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@Twitter Will Be The Official Narrator For The 2012 Olympics

@Twitter Will Be The Official Narrator For The 2012 Olympics

As athletes parade into London’s Olympic Stadium this Friday, Twitter Inc.’s Olympic hopes will play out in a spartan office in Boulder, Colo.

There, a handful of people will spend 20 hours a day to help corral millions of Twitter messages from Olympic athletes, their families, fans and NBC television personalities into a single page on

witter’s Olympics hub, part of a partnership between the San Francisco company and Comcast Corp.’s CMCSA -2.52%NBCUniversal that will be announced as early as Monday, is one of the first times Twitter will serve as an official narrator for a live event. NBC will tout the website with on-air promotions and links to athlete interviews or video clips.

With the partnership, Twitter hopes to use the Olympics as a launch pad into a more sustainable business. Twitter, which allows people to post 140-character messages called tweets, has built up more than 140 million monthly users and has become a go-to resource for people to find news or to gab about “American Idol.”

But executives want the six-year-old service to find a larger audience, especially amid doubts about Twitter’s ability to become a serious money maker.

Research firm eMarketer Inc. estimates Twitter will generate $259.9 million from advertising this year—far less than Facebook Inc.’s FB -0.31% $3.15 billion in 2011 revenue. Wider adoption can help Twitter expand its ad business, justify its $8.4 billion valuation and eventually pave the way for an initial public offering.

As a result, Twitter’s Olympics bet is crucial. “This is a way for new users to sample Twitter,” said Chloe Sladden, Twitter’s vice president of media.

NBC said no money is changing hands in its Twitter partnership and that it won’t share in revenue from ads that Twitter is selling to Olympics sponsors for its Games website. Brands such as General Electric Co. GE -0.01% and Procter & Gamble Co. PG -0.61% already have bought ads on Twitter to promote their association with the Olympics.

Twitter declined to comment on the money it hopes to generate from the Games. P&G didn’t return a request for comment. GE said it expects “the 2012 Games to be a pinnacle of social activity.”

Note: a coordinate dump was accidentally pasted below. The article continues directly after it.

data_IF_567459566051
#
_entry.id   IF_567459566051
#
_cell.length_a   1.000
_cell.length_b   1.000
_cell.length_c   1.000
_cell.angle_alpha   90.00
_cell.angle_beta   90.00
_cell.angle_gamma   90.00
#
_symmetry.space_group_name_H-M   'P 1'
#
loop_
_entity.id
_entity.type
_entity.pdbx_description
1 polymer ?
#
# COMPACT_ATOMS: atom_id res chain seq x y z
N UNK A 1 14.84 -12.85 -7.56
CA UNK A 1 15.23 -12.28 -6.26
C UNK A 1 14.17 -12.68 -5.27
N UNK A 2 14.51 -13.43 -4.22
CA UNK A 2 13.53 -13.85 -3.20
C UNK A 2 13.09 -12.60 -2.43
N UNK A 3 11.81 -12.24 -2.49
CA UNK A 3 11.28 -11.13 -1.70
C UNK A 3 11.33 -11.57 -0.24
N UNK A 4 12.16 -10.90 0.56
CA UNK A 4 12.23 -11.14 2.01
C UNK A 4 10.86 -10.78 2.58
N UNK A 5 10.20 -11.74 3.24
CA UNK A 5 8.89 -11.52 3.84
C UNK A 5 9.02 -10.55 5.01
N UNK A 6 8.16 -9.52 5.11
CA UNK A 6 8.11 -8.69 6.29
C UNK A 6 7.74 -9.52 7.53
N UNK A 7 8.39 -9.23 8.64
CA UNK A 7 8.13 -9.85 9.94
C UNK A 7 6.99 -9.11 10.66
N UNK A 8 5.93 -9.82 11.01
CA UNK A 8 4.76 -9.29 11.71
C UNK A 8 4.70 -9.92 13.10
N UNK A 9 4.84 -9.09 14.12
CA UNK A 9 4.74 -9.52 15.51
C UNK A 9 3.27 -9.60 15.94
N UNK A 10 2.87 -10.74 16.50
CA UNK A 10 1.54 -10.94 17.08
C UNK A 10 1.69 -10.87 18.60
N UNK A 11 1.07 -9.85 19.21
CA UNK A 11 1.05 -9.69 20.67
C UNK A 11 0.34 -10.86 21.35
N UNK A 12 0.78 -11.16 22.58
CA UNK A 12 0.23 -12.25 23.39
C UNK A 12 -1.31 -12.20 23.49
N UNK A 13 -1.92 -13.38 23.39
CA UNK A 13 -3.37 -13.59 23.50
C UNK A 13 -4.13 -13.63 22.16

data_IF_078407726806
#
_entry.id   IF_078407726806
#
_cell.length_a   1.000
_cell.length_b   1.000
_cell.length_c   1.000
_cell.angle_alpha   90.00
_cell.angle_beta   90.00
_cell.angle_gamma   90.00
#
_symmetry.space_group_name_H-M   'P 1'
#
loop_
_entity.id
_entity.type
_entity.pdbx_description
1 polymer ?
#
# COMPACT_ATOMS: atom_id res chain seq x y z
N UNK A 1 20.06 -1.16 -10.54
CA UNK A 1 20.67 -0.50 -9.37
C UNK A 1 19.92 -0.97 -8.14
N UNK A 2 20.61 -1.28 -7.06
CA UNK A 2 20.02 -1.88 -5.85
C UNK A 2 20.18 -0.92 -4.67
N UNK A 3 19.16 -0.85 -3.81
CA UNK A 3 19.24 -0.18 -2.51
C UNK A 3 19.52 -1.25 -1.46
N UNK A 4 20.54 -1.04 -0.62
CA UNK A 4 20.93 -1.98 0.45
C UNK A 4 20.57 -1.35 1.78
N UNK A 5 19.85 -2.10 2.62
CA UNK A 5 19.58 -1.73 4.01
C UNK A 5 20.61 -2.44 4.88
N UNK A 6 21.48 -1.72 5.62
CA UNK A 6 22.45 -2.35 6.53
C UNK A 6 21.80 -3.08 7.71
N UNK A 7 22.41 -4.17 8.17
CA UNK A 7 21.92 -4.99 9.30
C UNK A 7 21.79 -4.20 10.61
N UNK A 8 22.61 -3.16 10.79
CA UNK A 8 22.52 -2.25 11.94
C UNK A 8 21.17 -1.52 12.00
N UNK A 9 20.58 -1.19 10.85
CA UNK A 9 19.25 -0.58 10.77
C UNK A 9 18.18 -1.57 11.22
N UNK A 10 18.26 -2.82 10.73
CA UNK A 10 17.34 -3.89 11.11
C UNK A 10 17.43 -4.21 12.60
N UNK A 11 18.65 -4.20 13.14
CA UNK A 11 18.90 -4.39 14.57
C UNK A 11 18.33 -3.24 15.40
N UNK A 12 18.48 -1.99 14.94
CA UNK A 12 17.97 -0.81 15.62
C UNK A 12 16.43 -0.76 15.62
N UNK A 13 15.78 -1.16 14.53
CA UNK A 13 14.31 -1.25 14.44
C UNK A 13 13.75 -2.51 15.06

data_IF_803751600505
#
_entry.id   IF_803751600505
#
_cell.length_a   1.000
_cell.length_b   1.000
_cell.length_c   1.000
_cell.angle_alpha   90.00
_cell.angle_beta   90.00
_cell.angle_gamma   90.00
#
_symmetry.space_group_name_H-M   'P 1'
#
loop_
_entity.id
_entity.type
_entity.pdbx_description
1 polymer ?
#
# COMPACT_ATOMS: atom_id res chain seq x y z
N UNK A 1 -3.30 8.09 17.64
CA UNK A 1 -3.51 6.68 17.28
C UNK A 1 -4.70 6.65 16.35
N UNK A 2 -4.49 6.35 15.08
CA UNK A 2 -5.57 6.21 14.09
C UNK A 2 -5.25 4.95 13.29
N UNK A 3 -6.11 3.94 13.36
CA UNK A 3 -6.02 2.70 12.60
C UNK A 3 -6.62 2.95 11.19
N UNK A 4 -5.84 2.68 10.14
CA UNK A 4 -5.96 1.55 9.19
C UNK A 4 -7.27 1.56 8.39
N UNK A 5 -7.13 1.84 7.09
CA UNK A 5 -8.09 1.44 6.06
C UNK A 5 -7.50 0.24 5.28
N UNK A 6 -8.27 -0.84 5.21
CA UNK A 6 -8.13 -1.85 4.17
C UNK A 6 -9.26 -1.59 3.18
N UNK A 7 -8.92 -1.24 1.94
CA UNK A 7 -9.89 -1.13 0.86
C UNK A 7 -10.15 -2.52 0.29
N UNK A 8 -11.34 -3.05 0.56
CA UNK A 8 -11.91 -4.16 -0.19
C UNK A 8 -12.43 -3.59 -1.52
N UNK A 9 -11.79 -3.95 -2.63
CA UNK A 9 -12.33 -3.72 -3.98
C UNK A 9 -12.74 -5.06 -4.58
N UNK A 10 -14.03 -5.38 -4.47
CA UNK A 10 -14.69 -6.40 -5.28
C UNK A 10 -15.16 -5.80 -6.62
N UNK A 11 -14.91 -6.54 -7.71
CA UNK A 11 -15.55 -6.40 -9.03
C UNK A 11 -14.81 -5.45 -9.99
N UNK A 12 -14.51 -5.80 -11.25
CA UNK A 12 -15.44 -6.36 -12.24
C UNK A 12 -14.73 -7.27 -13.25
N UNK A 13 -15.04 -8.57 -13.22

“There’s no way of knowing exactly how much advertisers will spend on Twitter during the Olympics, but there is no doubt they will be jockeying for ad space during some of the key events of the Games, when traffic on Twitter will explode,” eMarketer analyst Debra Aho Williamson said.

Twitter has prepared for the Games for months. The company has hosted dozens of sessions with athletes and national sports associations to pitch them on using its service. Twitter has courted companies to buy ads on Twitter to spread their Olympics marketing messages. The International Olympic Committee said well over 1,000 current and former Olympians are using Twitter or Facebook for the Games.

Advertisers said Twitter has pushed itself to them as an effective marketing vehicle. Athletes and Olympics organizations said that ever since the 2010 Winter Olympics in Vancouver, British Columbia, there has been an explosion of athletes embracing Twitter to talk to fans and occasionally trash talk to rivals.

During the Games, Twitter will use its Olympics events page to highlight insiders’ views, and to encourage people to watch NBC’s on-air and online coverage. Twitter will embed its own staffer with NBC’s social media team in London to ensure fresh news, interviews and links to TV highlights will show up on Twitter. The Olympics “hashtag”—a way for Twitter to organize tweets about a single topic—will pop up on screen during television coverage, NBC said.

Twitter will be visible offline as well, not just on TV or online. The London Eye, a giant Ferris wheel dominating the skyline, will light up each night based on the sentiment of Olympic tweets, although Twitter said that isn’t part of its campaign.

Some research shows social media is fueling viewership of live TV, as people want to interact over Kobe Bryant’s dunk or Angelina Jolie’s Oscar dress. Social-media analysis firm Trendrr said Twitter accounted for an average of three quarters of the “social activity” around broadcast TV programs in the first quarter of this year, vs. 16% for Facebook. For sports or other major televised events, Trendrr found Twitter has a near-lock on digital conversations.

Twitter believes the Olympics partnership with NBC is a chance to cement that status. It means “Twitter is really where the party is,” Ms. Sladden said.

Facebook, which has a similar events page launched in conjunction with NBC, isn’t selling ads there tied to the Olympics. Facebook declined to comment.

It is unclear if the interests of Twitter and NBC will always align during the Games. NBC plans to contain highlight clips and other Olympics video on its own websites and mobile applications, which won’t necessarily appear on other digital services. Twitter also may tread on NBC’s turf by essentially programming the Olympics on its events page.

Twitter and NBC said they aren’t in competition. NBC’s Olympics president, Gary Zenkel, said Olympics coverage anywhere helps NBC by stoking viewer interest.

“We’re quite aware of and comfortable with the fact that [Twitter] is a place where news will surface, and in some cases the news will be made,” said Mr. Zenkel. “At the end of the day, the only place you can watch the Olympics—which is what people crave—is NBC.”

Meanwhile, Ms. Sladden said she would be in Twitter’s San Francisco headquarters during the Games, closely watching the coverage. “I’ll be consuming tweets and tweeting—and maybe trying to get some work done,” Ms. Sladden said.



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